is the latest company to settle a three-year investigation into abusive mutual fund trading, paying a total penalty of $208 million.
Deutsche, in settling with New York Attorney General Eliot Spitzer and the
Securities and Exchange Commission
, is paying $102 million in restitution and $37 million in fines and reducing the fees it charges mutual fund investors by $86 million.
The German-based bank also is agreeing to improve its internal controls and oversight of its mutual fund business.
Regulators charge the bank's mutual fund operation permitted hedge funds and other traders to make improper trades in some of its funds, something that hurt long-term fund investors. Deutsche's funds specifically permitted improper market timing.
Market timing is the rapid buying and selling of mutual funds by favored traders. Such trading harms long-term fund investors by diluting the value of the funds held.
Deutsche says that the settlement already has been included in prior legal reserves and that no additional financial impact is anticipated.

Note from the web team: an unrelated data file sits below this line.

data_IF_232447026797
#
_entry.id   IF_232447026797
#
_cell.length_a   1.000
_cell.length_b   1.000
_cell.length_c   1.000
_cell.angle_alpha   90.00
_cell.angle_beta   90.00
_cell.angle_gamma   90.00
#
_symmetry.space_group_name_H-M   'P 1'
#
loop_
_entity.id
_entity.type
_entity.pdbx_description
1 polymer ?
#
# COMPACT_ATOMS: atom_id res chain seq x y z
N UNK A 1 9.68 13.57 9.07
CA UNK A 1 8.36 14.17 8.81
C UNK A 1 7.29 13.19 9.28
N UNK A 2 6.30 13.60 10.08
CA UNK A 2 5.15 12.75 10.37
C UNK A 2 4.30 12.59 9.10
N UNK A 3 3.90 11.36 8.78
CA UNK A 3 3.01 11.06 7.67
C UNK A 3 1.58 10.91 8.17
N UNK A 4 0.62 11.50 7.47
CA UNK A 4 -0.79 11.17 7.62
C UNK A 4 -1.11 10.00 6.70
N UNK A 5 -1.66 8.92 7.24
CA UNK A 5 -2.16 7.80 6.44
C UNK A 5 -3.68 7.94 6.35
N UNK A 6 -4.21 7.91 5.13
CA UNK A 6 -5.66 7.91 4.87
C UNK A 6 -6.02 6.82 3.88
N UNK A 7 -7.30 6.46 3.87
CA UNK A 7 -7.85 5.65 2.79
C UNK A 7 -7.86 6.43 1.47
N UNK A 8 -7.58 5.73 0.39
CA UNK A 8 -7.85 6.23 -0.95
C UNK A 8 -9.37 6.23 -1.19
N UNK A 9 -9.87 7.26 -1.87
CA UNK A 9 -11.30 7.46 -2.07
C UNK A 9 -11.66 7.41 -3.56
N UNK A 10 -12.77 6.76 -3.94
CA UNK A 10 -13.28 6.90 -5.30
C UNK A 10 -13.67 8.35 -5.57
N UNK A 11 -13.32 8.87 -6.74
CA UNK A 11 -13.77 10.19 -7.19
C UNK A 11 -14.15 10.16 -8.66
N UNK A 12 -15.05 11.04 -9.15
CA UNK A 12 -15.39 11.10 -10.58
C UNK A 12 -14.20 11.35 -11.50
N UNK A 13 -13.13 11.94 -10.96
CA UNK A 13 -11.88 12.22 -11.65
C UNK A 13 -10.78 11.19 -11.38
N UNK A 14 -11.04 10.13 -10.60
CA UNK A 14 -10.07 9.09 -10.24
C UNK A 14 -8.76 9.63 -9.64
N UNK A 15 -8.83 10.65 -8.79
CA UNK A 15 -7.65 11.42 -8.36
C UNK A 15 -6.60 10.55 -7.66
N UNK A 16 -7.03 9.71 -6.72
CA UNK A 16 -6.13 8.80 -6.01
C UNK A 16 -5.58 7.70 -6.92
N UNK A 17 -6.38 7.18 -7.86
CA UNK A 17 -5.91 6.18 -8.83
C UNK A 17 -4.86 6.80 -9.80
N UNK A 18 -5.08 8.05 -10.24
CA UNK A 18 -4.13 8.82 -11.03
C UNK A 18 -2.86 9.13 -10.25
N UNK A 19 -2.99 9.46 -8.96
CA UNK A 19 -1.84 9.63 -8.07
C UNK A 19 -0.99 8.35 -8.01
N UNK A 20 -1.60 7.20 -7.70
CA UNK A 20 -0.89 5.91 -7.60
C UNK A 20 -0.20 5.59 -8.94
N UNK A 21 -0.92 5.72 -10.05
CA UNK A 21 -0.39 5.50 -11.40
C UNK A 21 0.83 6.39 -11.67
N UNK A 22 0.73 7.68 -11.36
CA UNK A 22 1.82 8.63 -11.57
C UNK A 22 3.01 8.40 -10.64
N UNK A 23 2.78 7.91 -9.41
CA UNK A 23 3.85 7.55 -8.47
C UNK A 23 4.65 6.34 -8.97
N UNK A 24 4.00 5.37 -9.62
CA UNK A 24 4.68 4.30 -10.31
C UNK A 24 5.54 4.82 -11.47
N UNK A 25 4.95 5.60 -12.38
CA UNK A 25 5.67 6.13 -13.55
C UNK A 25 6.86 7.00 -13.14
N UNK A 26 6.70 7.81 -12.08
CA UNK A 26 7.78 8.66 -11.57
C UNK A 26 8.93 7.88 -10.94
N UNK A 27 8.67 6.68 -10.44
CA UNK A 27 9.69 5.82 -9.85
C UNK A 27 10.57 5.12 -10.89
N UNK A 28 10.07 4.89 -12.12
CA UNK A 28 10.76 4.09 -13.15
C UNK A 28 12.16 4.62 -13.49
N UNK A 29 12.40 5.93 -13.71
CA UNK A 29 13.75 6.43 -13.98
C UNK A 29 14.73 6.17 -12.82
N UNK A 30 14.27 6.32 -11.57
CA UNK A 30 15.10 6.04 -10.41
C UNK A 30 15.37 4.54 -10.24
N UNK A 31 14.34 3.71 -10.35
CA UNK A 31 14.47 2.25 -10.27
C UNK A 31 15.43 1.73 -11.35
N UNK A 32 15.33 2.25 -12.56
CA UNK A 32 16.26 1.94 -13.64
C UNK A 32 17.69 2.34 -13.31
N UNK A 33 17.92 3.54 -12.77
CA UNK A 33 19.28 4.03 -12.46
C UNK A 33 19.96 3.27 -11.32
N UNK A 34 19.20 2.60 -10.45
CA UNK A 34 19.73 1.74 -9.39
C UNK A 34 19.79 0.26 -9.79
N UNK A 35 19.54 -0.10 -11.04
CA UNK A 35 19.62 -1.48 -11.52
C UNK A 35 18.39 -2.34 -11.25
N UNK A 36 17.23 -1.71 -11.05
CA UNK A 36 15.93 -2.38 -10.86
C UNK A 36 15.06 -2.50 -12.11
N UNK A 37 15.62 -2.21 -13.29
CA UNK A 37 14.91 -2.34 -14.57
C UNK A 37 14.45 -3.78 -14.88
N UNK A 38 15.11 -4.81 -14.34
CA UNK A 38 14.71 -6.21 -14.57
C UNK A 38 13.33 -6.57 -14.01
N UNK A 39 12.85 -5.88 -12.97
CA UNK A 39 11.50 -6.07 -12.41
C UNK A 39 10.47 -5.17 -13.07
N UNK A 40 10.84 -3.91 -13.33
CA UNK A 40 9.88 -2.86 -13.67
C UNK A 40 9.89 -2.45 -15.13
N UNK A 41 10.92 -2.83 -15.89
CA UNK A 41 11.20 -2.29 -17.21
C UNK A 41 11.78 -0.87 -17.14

The company is still in discussions with the Illinois Secretary of State regarding market-timing matters. It expects a settlement of $6 million. Approximately $4 million of that settlement will go toward investor education, while the other $2 million will be paid to the Securities Audit and Enforcement fund.
Compared with some others, Deutsche Bank got off easy. In August,
agreed to pay $600 million to regulators and federal prosecutors over market-timing trades in its now-defunct brokerage arm.
In all, Wall Street firms, mutual fund companies and hedge funds have paid nearly $4 billion in fines and restitution.
Shares of Deutsche Bank rose 78 cents, to $133.37.